A feisty back and forth underlined an educational seminar on sustainability at the recent Organic Grower Summit.
Taking a Proactive Approach to Sustainability was moderated by Nikki Rodoni, CEO and founder of Measure to Improve and three industry experts rounded out the panel discussion: Ze’ev Barylka, marketing director for Netafim; Kevin Warner, manager of sustainable agriculture at SCS Global Services; and Bryan Duarte, senior sourcing manager for Walmart.
Nikki Rodoni moderated the session; with panelists Bryan Duarte, Ze'ev Barylka and Kevin Warner
“More and more growers are being asked by food companies to communicate everything from fertilizer efficiency to water efficiency to energy efficiency, as well as social responsibility,” Rodoni said, kicking off the session. “All of this is an effort by food companies to mitigate their risk in the supply chain and to also credibly market that their products are sustainably sourced. All of this being driven by consumers making a shift to more sustainable products.”
The time is now, Rodoni said, to own the sustainability narrative and be part of the unfolding efforts to certify growers.
There was skepticism in the audience as one grower asked Rodoni and the panel, “Who’s going to pay for this? If society wants sustainability – all these stickers and tags and government influence – are consumers willing to pay more for the products we grow?”
Moderator Nikki Rodini speaks with OGS attendees about the importance of sustainability
Walmart’s Duarte told audience members the retailer is committed to sustainability because consumers are starting to demand accountability. “The pillars of people, planet, and profits are important to Walmart,” he says. “We see no difference between being a responsible citizen and a successful business.” He also outlined Walmart’s ambitious plan of zero waste by 2025, while also focusing on the dignity of workers, “making sure the people we source from are doing the right thing for people that work and produce the products.”
Duarte says the sustainability wave, augmented by technology that will analyze food and food needs on the spot, is coming and everyone in the produce space needs to be ready.
Bryan Duarte of Walmart expands on sustainability from the retailer perspective
Netafim's Ze’ev Barylka agrees that technology will play a key role. He told the story of his company’s inception a half century ago, with an engineer noticed one tree growing in an area where nothing else was growing and wanted to know why. Turns out there was a leak in an underground water pipe, delivering water to that tree one drip at a time – and giving birth to precision irrigation.
Over the past five decades, Netafim has fine-tuned that precision irrigation predicated on data and improved technology and is now branching out into fertilizer management. It’s an effort to improve yields in the fields and Barylka says if Netafim can help farmers grow more with less, everyone wins.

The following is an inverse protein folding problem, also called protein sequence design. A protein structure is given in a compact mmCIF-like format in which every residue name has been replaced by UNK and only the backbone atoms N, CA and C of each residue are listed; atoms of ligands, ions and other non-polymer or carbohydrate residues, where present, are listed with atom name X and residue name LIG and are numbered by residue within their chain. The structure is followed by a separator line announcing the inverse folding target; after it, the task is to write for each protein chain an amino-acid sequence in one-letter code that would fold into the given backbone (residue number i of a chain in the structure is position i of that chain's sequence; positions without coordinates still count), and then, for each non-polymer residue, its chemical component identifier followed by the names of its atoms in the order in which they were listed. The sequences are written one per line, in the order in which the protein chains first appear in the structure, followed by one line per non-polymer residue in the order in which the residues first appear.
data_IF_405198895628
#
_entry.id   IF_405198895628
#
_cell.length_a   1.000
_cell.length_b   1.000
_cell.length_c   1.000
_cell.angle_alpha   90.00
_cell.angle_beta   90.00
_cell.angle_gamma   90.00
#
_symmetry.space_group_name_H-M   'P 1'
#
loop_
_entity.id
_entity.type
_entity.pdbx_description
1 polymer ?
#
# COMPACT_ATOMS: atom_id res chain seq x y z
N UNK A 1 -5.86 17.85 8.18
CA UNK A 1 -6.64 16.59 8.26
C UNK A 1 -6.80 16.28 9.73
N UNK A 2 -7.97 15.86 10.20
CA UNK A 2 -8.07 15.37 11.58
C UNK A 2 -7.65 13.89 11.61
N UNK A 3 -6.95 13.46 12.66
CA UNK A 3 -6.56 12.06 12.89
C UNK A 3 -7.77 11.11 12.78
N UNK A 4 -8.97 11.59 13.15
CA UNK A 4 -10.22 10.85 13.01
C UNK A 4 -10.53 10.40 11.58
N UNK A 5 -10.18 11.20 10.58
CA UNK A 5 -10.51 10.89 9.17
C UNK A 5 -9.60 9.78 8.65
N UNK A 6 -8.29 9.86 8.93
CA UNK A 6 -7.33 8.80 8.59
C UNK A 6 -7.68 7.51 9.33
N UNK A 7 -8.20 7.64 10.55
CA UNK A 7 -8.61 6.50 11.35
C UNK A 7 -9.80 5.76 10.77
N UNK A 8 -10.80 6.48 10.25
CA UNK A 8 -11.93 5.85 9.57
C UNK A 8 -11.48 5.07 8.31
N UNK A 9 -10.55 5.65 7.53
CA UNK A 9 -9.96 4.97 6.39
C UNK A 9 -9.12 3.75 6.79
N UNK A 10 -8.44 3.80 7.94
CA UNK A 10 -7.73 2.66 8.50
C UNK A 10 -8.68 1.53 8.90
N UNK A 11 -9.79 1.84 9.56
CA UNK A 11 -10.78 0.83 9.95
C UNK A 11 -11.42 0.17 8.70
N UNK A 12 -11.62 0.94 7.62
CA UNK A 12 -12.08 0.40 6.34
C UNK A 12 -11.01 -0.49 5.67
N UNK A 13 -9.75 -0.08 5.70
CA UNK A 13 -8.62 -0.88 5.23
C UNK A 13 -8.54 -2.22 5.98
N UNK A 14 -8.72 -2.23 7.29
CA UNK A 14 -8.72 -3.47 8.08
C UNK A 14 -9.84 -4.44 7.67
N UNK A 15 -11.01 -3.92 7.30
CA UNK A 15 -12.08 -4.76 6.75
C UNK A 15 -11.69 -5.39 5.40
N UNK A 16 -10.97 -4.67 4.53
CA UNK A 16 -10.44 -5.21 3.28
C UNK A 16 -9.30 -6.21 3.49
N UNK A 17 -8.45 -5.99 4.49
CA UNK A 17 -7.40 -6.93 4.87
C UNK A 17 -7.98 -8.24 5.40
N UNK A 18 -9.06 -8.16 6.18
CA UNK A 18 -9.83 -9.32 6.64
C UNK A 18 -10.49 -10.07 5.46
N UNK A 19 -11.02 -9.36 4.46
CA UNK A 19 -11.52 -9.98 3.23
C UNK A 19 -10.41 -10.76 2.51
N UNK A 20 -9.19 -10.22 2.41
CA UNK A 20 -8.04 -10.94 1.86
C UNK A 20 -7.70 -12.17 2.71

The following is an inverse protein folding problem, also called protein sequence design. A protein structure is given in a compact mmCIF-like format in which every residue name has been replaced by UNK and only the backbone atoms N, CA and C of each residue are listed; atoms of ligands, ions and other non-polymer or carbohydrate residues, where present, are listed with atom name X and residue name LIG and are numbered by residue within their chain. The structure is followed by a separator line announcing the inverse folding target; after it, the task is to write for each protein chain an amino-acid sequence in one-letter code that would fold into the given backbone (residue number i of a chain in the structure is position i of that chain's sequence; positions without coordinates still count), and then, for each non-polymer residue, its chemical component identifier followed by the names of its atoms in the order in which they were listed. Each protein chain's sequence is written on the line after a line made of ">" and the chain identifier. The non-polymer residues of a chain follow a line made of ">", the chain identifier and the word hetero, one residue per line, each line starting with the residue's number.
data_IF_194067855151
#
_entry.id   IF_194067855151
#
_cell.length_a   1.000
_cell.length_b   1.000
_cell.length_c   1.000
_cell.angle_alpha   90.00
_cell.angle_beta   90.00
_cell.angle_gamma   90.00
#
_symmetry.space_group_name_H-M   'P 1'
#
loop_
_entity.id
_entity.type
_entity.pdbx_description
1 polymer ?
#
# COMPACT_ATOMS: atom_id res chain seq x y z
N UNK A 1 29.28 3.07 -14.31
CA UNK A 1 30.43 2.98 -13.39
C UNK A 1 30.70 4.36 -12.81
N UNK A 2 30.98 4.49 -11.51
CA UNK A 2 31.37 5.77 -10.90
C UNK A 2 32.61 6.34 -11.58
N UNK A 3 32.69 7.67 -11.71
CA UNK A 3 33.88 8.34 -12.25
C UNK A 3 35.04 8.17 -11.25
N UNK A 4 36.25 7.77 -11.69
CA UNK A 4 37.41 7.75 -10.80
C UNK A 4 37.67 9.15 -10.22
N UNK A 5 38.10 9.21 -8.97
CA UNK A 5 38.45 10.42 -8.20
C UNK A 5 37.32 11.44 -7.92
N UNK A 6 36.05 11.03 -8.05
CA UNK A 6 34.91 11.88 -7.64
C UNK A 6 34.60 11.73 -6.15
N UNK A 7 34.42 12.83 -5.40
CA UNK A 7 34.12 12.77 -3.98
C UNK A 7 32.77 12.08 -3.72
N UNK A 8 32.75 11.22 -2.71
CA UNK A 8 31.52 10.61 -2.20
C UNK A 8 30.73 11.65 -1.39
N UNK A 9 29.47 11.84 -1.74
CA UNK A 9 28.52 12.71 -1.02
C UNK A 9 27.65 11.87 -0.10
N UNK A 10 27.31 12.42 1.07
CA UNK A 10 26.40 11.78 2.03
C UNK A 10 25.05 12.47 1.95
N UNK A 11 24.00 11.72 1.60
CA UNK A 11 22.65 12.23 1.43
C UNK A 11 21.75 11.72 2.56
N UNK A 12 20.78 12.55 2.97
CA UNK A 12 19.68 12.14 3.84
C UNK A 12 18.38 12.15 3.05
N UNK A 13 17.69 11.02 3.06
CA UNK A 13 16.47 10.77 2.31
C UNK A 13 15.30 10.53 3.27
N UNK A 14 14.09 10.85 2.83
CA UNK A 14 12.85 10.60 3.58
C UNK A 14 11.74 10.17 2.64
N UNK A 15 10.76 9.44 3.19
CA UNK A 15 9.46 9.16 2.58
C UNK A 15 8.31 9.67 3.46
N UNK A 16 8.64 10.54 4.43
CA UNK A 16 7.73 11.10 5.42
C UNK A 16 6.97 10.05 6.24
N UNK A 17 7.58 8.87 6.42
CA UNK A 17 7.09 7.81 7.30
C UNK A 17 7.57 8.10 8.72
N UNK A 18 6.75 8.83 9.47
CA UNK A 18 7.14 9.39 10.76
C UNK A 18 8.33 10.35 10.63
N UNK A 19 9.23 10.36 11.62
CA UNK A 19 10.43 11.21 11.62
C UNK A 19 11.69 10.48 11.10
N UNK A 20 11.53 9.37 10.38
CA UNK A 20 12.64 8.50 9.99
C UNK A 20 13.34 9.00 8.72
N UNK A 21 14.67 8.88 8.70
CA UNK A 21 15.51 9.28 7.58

Ze'ev Barylka of Netafim talked to attendees about the importance of technology
Communicating sustainability initiatives to consumers is a challenge. Walmart is starting to feature sustainability stories on their packaging to make sure consumers understand the initiatives made by certain growers. “I think someday soon there will be celebrity growers, just like we have celebrity chefs,” says Duarte. “When that happens, we will be forced to pay a premium price because consumers align with that grower’s values and growing practices.
Kevin Warner with SCS Global, a company specializing in third-party certification, validation, and verification for sustainability, and food safety and quality performance claims, acknowledges the sustainable space is currently ill-defined.
“We’re probably where food safety was 20 years ago,” he says. “So we work with clients looking to differentiate themselves in a confusing market. Through certification they can have clear messaging and that’s a real value.”
OGS educational session attendees heard from industry leaders about sustainability in the future
One long time grower took issue with the certification process, mainly because it does not define organic as a baseline. “I’m in favor of being economically viable and in favor of social equitability,” he says, “but the problem with sustainability programs is the environmental part. A sustainable grower can use round up and synthetic pesticides. That grower can use any product that is legal in California and still be considered sustainable. if you want to make sustainability a strong program, the farming aspect has to be organic and until that happens sustainability is just green washing.”
Moderator Rodoni objected to that characterization saying the sustainable movement is building on what organic is already doing, and Warner added that there are efforts to make organic the baseline but “from a business standpoint the real question is how the movement really takes root if conventional agriculture, which is still the vast majority, is not included."
Kevin Warner of SCS Global emphasized that sustainability has a long road for improvement
Warner says at this point the sustainable certification process is still evolving and as much as growers don’t want to hear it, “there is no finish line for sustainability. There is always room for improvement.” Rodoni concluded the discussion urging growers to take a proactive approach to green initiatives in order to avoid mandates and what she calls audit fatigue. “We want to be the healthy choice for consumers as well as healthy for the environment.”